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Suns’ Deandre Ayton has 1,000 reasons he wants to face friend Luka Doncic

(AP photos)

PHOENIX – When Phoenix Suns center Deandre Ayton and Dallas Mavericks guard Luka Doncic see each other this week in the first game of their NBA careers, basketball may not be the first order of business.

According to Ayton, Doncic has a debt to repay first.

“He owes me a thousand dollars, too,” Ayton said. “From ping-pong.”

Ayton and Doncic, who both are represented by agent Bill Duffy, bonded with each other over ping-pong, video games and, of course, basketball this summer during the pre-draft process.

Phoenix selected Ayton No.1 overall, and Doncic found his way to Dallas after being selected third overall by the Atlanta Hawks and then traded to the Mavericks on draft night.

“He’s a kid as well,” Ayton said. “He plays Fortnite a lot just like me. We just bond. We’re both competitors but we just bond from there, but once we’re on the floor we know it’s all business. We’re just trying to help our teams to win.”

The two rookie phenoms play their first NBA game Wednesday night when the Suns host the Mavericks at Talking Stick Resort Arena.

Leading up to the draft, there was widespread debate over which of the two would be the best player in the draft before Sacramento selected Marvin Bagley III in the No 2 spot.

Still, the debate over Ayton and Doncic will continue well beyond the first matchup that tips off their NBA careers.

Although they both are regarded as premier players, their talents differ almost as much as their paths to the NBA.

Ayton, 20, is a 7-foot-1, 250-pound center with a strong inside presence who is fresh off of a dominating season in his only year at the University of Arizona.

Ayton has a soft touch around the rim that complements his post-game, a rare skill given his size and age. He also showed the ability to shoot outside of the paint, a skill that if improved, could make him a dangerous outside threat. His size and strength have drawn comparisons to Hall of Famers such as Shaquille O’Neal and David Robinson.

The 19-year-old Doncic is a 6-7 guard, who is built more like a forward. He has played basketball professionally in Europe since he was 16.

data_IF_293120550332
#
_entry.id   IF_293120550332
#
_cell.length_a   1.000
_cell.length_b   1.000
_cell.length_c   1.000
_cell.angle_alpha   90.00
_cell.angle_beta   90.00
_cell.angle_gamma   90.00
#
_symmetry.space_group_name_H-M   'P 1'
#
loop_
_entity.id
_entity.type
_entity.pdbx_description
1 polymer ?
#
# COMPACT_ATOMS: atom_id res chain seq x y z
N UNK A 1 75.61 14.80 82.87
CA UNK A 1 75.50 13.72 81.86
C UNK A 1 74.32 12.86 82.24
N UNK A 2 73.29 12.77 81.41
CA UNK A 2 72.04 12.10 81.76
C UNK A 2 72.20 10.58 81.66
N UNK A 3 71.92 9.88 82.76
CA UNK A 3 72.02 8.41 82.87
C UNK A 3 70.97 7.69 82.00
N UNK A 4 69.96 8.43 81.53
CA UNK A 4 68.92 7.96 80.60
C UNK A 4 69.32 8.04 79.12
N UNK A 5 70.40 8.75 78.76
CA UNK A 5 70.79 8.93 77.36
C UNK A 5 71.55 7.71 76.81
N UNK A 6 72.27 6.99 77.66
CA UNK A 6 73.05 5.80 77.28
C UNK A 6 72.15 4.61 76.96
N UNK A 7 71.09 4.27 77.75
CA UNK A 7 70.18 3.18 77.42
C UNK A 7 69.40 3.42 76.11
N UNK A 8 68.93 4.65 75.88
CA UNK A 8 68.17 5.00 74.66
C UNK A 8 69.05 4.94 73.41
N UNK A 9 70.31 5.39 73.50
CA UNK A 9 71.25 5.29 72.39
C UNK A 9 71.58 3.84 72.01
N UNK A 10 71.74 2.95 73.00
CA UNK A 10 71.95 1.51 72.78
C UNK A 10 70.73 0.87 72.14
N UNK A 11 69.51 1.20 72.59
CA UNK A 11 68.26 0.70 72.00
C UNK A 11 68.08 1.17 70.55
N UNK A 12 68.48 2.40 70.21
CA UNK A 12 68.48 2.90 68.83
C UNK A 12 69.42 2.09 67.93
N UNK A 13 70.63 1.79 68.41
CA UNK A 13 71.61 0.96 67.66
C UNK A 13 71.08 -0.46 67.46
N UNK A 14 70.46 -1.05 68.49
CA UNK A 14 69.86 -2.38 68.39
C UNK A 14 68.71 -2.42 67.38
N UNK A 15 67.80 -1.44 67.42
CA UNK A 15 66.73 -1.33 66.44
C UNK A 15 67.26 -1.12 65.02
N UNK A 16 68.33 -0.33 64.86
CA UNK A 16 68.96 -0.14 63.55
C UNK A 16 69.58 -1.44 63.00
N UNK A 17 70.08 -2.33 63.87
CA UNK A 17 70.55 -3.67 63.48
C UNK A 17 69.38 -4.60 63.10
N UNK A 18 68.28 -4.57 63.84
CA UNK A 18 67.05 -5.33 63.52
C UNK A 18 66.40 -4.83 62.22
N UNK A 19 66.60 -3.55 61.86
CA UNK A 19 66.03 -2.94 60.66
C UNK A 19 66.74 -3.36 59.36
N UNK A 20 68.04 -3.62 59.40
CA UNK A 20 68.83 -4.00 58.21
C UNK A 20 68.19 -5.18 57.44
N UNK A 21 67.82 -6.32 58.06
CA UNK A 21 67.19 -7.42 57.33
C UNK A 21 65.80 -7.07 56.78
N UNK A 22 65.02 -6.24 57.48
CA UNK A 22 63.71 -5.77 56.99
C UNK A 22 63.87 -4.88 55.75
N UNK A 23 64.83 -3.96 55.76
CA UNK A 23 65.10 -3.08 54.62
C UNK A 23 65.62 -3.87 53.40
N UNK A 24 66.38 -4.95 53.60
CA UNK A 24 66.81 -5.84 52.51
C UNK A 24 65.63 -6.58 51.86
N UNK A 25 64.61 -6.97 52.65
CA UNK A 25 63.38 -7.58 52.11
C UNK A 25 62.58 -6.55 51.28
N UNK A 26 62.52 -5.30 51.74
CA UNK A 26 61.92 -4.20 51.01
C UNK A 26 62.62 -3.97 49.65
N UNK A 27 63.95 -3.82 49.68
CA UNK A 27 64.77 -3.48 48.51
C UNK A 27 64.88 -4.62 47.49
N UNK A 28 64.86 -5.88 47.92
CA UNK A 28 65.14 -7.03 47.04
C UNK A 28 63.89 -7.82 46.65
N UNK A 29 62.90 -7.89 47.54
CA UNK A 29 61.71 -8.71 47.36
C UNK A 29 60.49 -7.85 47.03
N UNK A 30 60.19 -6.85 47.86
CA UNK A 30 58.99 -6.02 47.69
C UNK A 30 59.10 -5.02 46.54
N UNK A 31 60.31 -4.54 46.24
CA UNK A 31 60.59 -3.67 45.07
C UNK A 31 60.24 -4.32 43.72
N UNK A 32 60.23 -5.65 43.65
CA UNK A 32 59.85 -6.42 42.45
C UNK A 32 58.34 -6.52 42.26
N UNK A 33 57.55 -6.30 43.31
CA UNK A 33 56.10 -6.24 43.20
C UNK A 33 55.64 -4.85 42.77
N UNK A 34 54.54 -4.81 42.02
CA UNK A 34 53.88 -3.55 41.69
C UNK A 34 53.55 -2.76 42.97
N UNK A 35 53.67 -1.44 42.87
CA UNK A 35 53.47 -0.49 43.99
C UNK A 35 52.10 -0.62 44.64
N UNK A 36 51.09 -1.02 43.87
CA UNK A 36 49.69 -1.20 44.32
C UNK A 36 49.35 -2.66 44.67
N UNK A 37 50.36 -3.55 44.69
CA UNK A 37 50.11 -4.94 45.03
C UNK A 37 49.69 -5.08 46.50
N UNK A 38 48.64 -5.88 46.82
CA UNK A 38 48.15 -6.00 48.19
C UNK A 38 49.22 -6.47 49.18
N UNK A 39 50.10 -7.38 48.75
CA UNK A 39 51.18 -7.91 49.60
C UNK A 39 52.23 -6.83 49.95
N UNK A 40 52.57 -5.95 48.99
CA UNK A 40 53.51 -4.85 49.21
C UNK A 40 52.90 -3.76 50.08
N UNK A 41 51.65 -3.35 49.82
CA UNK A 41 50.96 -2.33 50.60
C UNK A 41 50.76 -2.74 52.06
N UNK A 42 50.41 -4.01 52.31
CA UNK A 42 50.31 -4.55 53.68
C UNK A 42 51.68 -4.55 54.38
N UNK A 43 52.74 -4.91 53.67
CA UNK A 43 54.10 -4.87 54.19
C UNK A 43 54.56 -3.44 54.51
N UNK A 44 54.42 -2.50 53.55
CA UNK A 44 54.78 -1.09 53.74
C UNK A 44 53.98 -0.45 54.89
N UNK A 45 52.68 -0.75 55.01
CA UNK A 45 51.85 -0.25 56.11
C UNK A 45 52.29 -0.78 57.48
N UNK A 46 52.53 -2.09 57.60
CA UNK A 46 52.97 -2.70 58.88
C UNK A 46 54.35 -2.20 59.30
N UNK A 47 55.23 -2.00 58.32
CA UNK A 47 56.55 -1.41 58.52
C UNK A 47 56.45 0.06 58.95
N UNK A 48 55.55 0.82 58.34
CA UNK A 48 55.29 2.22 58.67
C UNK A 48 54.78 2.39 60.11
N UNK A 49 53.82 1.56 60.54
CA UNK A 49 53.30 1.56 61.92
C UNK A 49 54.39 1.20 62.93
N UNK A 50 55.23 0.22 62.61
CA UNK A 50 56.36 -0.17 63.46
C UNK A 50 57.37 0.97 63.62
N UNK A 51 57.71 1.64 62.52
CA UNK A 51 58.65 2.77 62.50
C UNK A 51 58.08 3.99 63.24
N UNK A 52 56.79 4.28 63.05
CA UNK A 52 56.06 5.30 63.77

Doncic’s court vision and playmaking ability is unique for his size. He demonstrated the ability to dominate some of the best competition in the world as a teenager playing in the EuroLeague, and has a combination of size and passing ability reminiscent of Larry Bird.

“He’s very humble,” Ayton said. “See, me, I think he runs Europe. European basketball. He’s an icon over there. So for him to be that humble and at that age, being around that type of hype and being a pro from so young, it’s really amazing to be around people like that and learn from them.”

Doncic won the EuroLeague Most Valuable Player award last season while also leading his team, Real Madrid, to a EuroLeague championship. The previous summer, Doncic played alongside Miami Heat guard Goran Dragic, and led the Slovenian national team to a gold medal at FIBA EuroBasket 2017.

Suns coach Igor Kokoskov coached Doncic on the Slovenian national team, so he is very familiar with the crafty rookie guard’s unique skill set. However, Kokoskov is focused on his new team’s performance on opening night, and less concerned with the potential threat of his former player.

“I don’t think about Luka Doncic,” Kokoskov said. “Defensively, yes. He’s very talented. He’s also a rookie. It’s the first NBA game for him. But we’re focusing on ourselves right now.

“We have a game plan. We have a scouting report. He’s going to be part of the scouting report. I’m not losing too much sleep over Luka Doncic. You know, just good player, good kid, big part of my growth as a coach, and I wish him nothing but the best.”

Both Ayton and Doncic joined Western Conference teams that are hoping to improve on losing seasons last year. The Suns finished last season 21-61, and the Mavericks were only slightly better, ending their year with a 24-58 record.

Both players bear the heavy weight of expectations that come with players taken so high in the draft.

There is an expectation to win, to live up to the promise of their potential, and to ultimately become cornerstones of franchises striving to return to past winning ways.

Reversing a losing culture has to start somewhere and the Suns and Mavericks are hoping it starts in the first meeting between Ayton and Doncic.

“No pressure at all,” Ayton said. “My main goal is just competing.”

Wednesday’s match-up will be the first of many to come between the two young rookies. But, whether Doncic will honor his overdue ping pong wager remains to be seen.

“He better have the money,” Ayton said playfully after Monday’s practice. “Probably tomorrow, I’ll FaceTime him, say ‘Hey, I need my money, bro.’ ”

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